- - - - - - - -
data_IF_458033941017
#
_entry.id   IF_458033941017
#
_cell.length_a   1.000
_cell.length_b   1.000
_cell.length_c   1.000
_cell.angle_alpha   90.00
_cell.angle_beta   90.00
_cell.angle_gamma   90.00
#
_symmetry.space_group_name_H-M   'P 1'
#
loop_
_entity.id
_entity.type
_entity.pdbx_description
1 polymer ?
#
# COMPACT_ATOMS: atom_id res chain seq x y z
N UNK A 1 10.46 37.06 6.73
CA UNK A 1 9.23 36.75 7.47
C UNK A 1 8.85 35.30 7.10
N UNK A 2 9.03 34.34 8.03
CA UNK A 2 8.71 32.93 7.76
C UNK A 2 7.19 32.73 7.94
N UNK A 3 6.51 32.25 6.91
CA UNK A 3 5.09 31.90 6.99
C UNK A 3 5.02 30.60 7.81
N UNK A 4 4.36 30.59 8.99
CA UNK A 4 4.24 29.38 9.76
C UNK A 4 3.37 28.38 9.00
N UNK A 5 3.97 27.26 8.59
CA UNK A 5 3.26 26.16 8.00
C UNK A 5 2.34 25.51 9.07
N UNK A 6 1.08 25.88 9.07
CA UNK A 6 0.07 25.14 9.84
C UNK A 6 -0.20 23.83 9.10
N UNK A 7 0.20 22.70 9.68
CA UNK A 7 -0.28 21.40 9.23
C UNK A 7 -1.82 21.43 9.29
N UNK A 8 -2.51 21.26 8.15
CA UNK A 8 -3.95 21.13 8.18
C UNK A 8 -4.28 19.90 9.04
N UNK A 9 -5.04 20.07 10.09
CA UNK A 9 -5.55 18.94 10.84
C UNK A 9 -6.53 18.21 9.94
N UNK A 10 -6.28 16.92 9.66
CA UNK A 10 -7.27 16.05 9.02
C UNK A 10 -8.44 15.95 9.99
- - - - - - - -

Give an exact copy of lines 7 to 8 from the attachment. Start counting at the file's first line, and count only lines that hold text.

_cell.length_c   1.000
_cell.angle_alpha   90.00